STRATTON AIR NATIONAL GUARD BASE, N.Y. --
“Learning our different personalities.”
These were just a few of the things families took away from this year’s Strong Bonds Family Retreat at Jiminy Peak Resort in Hancock, Massachusetts, July 6-8.
The 109th Airlift Wing’s Chaplain Corps holds Strong Bonds events a few times a year for families, couples and even singles in an effort to strengthen relationships.
“The main reason why Strong Bonds exists is because of the brokenness in families that can happen over deployments,” said Chaplain (Capt.) Joshua Choquette, 109th Airlift Wing chaplain. “Along with that, in the Guard life, we’re transitioning from civilian to military, and the lack of understanding can really break down relationships. The Guard came up with this program to help rebuild relationships. It started with couples and then graduated to families because the kids are affected as well. And then they thought it was great to use with singles to help them build healthy relationships.”
The Strong Bonds events are centered around Stephen Covey’s bestselling book “The Speed of Trust” and incorporate lessons and activities designed to strengthen relationships. Aspects of the program include understanding the different personalities within your relationships and various behaviors that help improve trust.
“It really gets you to think a lot about how your family interacts, how you can improve and also how to enjoy your successes,” said Nicole Aldi. The Aldi family was one of 20 families to attend the family retreat.
“The resources that we’re able to take home with us are also great,” added her husband, Master Sgt. Gregory Aldi.
Lindsay Knott attended the event with her husband, Tech. Sgt. Michael Knott, and their three children, and said they loved being able to “spend time together as a family, without the normal hustle and bustle of home.”
She also said learning about their different personalities was great.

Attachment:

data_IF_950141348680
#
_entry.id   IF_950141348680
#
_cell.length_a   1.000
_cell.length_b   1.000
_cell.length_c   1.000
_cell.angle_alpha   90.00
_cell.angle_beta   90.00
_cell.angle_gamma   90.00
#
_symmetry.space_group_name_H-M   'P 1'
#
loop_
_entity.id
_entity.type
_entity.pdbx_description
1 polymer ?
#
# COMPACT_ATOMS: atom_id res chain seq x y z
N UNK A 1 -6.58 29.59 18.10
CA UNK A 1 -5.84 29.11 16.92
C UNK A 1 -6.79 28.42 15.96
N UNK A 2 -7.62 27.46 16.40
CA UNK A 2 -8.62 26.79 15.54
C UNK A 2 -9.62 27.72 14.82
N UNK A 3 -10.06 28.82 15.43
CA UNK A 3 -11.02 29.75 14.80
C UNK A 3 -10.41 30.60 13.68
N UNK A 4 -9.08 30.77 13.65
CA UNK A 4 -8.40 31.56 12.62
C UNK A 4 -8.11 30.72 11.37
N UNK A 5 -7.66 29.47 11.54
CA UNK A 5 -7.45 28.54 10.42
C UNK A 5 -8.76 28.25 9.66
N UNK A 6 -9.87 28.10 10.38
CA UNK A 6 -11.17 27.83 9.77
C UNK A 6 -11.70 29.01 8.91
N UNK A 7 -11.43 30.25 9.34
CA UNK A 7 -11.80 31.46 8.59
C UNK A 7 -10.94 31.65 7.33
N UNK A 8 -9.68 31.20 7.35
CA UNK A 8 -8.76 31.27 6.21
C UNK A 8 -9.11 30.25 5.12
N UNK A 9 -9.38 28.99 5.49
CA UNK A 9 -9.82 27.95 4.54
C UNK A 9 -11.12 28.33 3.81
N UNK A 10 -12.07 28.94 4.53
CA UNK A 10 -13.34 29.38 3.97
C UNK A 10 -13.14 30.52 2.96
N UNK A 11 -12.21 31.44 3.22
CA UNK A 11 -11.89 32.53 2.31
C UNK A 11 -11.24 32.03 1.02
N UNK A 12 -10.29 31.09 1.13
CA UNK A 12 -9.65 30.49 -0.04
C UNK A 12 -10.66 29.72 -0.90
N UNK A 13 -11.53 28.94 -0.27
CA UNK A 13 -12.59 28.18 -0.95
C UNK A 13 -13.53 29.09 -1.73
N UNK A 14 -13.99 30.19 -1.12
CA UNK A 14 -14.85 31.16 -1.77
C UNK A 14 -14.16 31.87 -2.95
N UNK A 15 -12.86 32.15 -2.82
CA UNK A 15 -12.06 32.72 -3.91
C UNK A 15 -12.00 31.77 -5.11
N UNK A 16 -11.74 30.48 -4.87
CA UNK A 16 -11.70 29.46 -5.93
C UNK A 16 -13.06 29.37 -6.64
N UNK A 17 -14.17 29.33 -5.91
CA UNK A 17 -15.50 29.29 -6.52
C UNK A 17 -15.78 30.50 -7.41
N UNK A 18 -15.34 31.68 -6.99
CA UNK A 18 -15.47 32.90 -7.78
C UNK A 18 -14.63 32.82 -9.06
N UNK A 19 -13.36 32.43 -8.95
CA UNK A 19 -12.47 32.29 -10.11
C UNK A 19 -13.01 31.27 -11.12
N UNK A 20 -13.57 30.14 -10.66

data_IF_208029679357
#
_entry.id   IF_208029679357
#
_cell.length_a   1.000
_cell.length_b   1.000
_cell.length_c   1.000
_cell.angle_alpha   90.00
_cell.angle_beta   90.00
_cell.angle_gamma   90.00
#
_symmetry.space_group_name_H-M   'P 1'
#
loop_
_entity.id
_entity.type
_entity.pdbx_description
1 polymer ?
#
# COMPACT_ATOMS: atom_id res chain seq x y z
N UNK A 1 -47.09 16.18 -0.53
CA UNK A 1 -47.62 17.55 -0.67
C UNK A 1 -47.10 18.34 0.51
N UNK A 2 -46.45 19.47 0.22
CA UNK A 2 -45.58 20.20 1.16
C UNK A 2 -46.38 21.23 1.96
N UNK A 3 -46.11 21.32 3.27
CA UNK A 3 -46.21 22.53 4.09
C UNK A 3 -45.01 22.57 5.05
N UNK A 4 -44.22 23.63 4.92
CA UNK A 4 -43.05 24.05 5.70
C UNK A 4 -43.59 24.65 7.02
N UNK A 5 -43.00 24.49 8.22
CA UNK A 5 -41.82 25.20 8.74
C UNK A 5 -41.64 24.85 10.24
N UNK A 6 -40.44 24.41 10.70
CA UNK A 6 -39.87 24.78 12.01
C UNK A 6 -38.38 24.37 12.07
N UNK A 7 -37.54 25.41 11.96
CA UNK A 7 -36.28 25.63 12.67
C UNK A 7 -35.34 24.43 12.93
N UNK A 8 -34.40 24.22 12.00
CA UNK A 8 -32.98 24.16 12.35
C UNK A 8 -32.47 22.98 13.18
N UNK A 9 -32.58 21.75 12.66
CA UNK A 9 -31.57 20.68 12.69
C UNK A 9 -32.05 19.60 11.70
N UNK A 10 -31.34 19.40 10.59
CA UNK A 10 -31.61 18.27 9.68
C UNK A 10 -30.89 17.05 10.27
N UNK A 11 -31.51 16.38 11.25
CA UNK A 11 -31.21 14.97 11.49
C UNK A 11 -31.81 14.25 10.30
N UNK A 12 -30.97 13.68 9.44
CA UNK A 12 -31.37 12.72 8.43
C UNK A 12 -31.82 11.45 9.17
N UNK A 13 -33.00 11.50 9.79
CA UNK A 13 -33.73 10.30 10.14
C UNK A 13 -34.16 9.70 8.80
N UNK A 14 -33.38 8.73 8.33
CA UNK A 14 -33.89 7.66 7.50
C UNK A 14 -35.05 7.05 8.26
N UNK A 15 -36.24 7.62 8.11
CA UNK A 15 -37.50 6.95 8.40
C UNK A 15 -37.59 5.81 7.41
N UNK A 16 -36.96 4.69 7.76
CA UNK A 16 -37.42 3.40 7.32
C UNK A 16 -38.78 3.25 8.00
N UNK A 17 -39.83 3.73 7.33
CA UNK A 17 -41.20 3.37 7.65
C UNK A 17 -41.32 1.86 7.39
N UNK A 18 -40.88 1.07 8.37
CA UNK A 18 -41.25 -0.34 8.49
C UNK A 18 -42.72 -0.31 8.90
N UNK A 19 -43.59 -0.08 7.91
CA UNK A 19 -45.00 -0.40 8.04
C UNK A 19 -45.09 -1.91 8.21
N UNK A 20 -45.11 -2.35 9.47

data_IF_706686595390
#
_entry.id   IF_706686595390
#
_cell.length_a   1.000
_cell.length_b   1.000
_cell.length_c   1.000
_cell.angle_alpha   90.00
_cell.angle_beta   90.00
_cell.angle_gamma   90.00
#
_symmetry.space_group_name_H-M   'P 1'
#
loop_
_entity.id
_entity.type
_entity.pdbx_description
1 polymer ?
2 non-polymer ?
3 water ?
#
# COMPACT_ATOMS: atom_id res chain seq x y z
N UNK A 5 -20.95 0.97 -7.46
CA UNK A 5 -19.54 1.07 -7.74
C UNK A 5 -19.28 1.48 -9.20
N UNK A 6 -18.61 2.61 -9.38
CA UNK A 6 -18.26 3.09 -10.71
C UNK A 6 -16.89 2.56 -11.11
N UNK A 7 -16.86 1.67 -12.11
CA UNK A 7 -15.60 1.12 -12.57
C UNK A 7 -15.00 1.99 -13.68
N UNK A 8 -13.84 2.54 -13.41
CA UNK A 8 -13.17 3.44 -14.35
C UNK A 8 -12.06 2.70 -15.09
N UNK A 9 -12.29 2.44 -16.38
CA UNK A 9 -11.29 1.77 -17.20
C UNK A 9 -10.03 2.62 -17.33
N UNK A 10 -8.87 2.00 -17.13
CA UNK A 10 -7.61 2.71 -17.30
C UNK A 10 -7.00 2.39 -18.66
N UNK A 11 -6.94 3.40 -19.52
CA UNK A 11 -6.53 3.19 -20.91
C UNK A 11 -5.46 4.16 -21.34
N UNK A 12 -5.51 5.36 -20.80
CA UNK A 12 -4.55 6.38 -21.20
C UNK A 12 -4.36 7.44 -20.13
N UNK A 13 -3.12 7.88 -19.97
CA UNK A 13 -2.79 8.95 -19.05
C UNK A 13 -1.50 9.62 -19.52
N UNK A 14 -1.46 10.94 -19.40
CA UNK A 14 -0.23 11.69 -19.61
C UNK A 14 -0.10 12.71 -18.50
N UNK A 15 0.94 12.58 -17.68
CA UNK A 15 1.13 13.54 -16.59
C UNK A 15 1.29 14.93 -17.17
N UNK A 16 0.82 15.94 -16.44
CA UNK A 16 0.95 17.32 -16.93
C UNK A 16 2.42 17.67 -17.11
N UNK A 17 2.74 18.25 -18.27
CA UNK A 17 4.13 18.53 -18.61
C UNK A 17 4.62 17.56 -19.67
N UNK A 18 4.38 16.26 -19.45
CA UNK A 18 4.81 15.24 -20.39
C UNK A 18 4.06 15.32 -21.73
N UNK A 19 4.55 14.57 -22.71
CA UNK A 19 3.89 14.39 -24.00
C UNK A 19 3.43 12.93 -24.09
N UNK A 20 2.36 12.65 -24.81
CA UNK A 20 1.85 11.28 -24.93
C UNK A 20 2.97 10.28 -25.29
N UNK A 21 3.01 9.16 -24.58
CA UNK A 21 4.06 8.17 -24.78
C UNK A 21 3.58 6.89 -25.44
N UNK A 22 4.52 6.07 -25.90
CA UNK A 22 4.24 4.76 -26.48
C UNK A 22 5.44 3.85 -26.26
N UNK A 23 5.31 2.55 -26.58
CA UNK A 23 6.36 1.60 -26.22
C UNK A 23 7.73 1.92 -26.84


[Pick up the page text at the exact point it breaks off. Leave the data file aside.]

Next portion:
“It helps us to understand ourselves, our spouses and our kids’ personalities. It also shows us how those personalities work and what does not work for them. It will be interesting to see how we can put that knowledge to use in the future.”
For Tech. Sgt. Stephanie Perkins and her son, Jaksen, it’s the bonds they are able to form during the program that really have an impact.
“I think the biggest thing we get out of it is to be able to have an environment where we can actually get to know other military families,” she said. “It’s nice to share that bond.”
“The chaplain team does an amazing job of fostering a loving and judgement-free environment,” said Senior Master Sgt. Aletha Camack who attended with her husband and daughter. “This extends a willingness for families to participate in the group discussions andactivities, resulting in revealing areas of concern families may be facingand allowing them to work through them together.”
Families also got time to explore the resort with their families and spend some quality time together.
“I think everyone is going to walk away with different things, and I think that’s great,” Choquette said. “My hope is that they’re open. Whether it’s something concrete like the 13 behaviors or just talking about trust and engaging with their families or maybe it’s just time away with their families. Whatever it is that that family needs.”